Foreign Sales Corporation (FSC)
A special type of corporation created by the Tax Reform Act of 1984 that
A method for hedging price risk which involves an agreement between a lender and an investor
See: financial lease.
Also called rental lease. lease in which the lessor promises to maintain and insure the
Up-front gain recognized from the securitization and sale of a pool
The total sales recorded prior to sales discounts and returns.
The sale of an asset in exchange for a specified series of payments (the installments).
A long-term rental agreement, and a form of secured long-term debt.
Long-term rental agreement.
Lease (Credit Insurance)
Contract granting use of real estate, equipment or other fixed assets for a specified period of time in exchange for payment. The owner or a leased property is the lessor and the user the lessee.
The consideration paid by the lessee to the lessor in exchange for the use of the leased equipment/property. Payments are usually made at fixed intervals.
The payment per period stated in a lease contract.
The payment per period stated in a lease contract.
This is any upgrade to leased property by a lessee that will be
The cost of improvements made to property that the company leases.
A lease arrangement under which the lessor borrows a large proportion of the funds needed
Limitation on merger, consolidation, or sale
A bond covenant that restricts in some way a firm's ability to
Official SEC record of a settlement or a hearing scheduled before a civil
An option that allows the buyer to choose as the option strike price any price of the
The offsetting of a current year loss against the reported taxable
Securities backed by a pool of mortgage loans.
Mortgage-Backed Securities Clearing Corporation
A wholly owned subsidiary of the Midwest Stock
Situation in which the terms of an offering are determined by negotiation between the issuer
A lease arrangement under which the lessee is responsible for all property taxes, maintenance
Total revenue, less the cost of sales returns, allowances, and discounts.
NET SALES (revenue)
The amount sold after customers’ returns, sales discounts, and other allowances are taken away from
Normal backwardation theory
Holds that the futures price will be bid down to a level below the expected
NUMBER OF DAYS SALES IN RECEIVABLES
(also called average collection period). The number of days of net sales that are tied up in credit sales (accounts receivable) that haven’t been collected yet.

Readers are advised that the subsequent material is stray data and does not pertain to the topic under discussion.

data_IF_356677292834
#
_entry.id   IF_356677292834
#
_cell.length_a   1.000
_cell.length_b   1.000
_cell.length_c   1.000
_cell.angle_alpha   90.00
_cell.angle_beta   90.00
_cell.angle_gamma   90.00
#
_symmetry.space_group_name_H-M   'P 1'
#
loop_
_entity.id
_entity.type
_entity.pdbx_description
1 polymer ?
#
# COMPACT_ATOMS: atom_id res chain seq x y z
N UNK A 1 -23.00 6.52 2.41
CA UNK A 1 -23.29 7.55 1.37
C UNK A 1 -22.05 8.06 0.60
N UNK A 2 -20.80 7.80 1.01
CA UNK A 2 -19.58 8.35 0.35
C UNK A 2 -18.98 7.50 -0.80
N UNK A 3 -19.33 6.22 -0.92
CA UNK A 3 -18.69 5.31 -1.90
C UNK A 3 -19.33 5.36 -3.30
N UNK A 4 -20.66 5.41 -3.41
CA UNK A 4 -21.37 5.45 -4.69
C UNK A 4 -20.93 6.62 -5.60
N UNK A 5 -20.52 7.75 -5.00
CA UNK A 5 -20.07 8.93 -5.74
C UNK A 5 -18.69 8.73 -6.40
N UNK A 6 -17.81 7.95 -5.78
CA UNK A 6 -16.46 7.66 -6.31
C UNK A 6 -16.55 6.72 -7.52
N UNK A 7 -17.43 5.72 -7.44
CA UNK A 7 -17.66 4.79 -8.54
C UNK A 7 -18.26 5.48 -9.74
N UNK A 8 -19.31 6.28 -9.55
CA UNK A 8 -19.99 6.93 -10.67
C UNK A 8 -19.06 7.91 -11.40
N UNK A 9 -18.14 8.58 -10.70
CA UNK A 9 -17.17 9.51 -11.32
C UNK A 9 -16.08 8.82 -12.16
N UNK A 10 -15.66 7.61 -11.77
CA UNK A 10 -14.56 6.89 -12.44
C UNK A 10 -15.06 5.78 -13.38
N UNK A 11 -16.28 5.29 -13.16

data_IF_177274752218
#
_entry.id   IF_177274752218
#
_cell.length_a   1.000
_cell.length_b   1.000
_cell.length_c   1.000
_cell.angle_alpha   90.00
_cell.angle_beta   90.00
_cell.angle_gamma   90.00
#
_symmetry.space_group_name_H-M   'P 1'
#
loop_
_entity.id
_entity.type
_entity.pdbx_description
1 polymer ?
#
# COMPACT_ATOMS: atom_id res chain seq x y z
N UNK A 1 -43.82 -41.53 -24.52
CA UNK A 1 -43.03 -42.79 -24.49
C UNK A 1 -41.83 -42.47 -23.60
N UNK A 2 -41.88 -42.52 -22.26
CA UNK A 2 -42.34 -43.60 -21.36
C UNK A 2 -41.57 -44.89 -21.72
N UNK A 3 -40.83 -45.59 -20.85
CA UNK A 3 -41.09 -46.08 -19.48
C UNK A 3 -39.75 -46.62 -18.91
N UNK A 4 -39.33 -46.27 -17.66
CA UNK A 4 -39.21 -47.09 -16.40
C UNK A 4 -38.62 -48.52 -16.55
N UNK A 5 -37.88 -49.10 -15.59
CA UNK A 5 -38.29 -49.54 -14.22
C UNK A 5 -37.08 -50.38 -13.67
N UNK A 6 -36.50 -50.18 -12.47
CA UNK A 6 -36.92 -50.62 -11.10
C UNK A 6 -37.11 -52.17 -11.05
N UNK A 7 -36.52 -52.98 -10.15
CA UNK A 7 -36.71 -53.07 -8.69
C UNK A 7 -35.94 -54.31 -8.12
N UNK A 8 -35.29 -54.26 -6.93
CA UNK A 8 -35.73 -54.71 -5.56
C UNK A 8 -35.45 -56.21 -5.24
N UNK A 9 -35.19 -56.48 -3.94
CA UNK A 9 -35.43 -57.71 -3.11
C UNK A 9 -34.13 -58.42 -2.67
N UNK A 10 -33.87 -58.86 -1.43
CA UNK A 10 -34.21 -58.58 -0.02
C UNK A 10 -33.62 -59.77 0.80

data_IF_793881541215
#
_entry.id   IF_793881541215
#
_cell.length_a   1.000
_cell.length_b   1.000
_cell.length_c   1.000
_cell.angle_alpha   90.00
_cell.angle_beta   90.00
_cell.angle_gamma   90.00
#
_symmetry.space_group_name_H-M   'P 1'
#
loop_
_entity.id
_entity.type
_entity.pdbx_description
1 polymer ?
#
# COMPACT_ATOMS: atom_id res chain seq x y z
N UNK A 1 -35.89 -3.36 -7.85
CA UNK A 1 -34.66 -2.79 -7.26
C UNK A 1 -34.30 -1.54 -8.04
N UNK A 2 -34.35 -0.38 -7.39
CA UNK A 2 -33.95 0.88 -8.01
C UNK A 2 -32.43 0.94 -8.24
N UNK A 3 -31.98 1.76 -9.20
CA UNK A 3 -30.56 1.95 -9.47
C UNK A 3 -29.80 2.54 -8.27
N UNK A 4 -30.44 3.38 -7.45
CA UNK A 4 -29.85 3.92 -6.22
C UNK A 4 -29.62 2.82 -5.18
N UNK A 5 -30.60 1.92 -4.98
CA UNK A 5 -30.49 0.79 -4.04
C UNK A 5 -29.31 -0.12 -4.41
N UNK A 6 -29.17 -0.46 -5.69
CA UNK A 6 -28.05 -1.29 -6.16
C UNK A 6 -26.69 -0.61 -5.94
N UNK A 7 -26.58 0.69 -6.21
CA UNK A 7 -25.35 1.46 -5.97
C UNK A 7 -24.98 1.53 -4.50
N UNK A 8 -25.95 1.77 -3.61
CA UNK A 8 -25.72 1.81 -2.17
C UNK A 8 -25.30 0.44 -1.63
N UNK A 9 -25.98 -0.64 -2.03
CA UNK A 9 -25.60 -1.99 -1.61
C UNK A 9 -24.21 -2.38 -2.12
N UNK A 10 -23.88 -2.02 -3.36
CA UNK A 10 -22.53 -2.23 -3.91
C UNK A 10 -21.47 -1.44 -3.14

A transaction in which the seller's intention is to create or increase a short position in a given
Short-term, cancelable lease. A type of lease in which the period of contract is less than the
The rental of an asset from a lessor, but not under terms that would
One where the risks and benefits, as well as ownership, stays with the lessor.
The length of time it takes to recover the initial cost of a project, without regard to the time value of money.
A method of investment appraisal that calculates the number of years taken for the cash flows from an investment to cover the initial capital outlay.
The length of time required for the net revenues of an investment for the net revenues of an investment to return the cost of the investment.
A capital budgeting analysis method that calculates the amount of
The number of years necessary for the net cash flows of an
the time it takes an investor to recoup an
Time until cash flows recover the initial investment of the project.
percentage of sales models
Planning model in which sales forecasts are the driving variables and most other variables are
Related: retention rate.
Fraction of earnings retained by the firm.
point of sale (POS)
The terminal at which a customer uses his/her debit card to make a direct payment transaction. See also Interac Direct Payment.
Price/sales ratio (PS Ratio)
Determined by dividing current stock price by revenue per share (adjusted for stock splits).
Purchase and sale
A method of securities distribution in which the securities firm purchases the securities
RATIO OF NET INCOME TO NET SALES
A ratio that shows how much net income (profit) a company made on each dollar of net sales. Here’s the formula:
RATIO OF NET SALES TO NET INCOME
A ratio that shows how much a company had to collect in net sales to make a dollar of profit. Figure it this way:
return on sales
This ratio equals net income divided by sales revenue.
Safe harbor lease
A lease to transfer tax benefits of ownership (depreciation and debt tax shield) from the
Amounts earned by the company from the sale of merchandise or services; often used interchangeably with the term revenue.
A reduction in a price that is allowed by the seller, due to a problem
The fee charged by a mutual fund when purchasing shares, usually payable as a commission to
A reduction in the price of a product or service that is offered by the
A contra account that offsets revenue. It represents the amount of the discounts for early payment allowed on sales.
A key input to a firm's financial planning process. External sales forecasts are based on
A journal used to record the transactions that result in a credit to sales.
The mix of product/services offered by the business, each of which may be aimed at different customers, with each product/service having different prices and costs.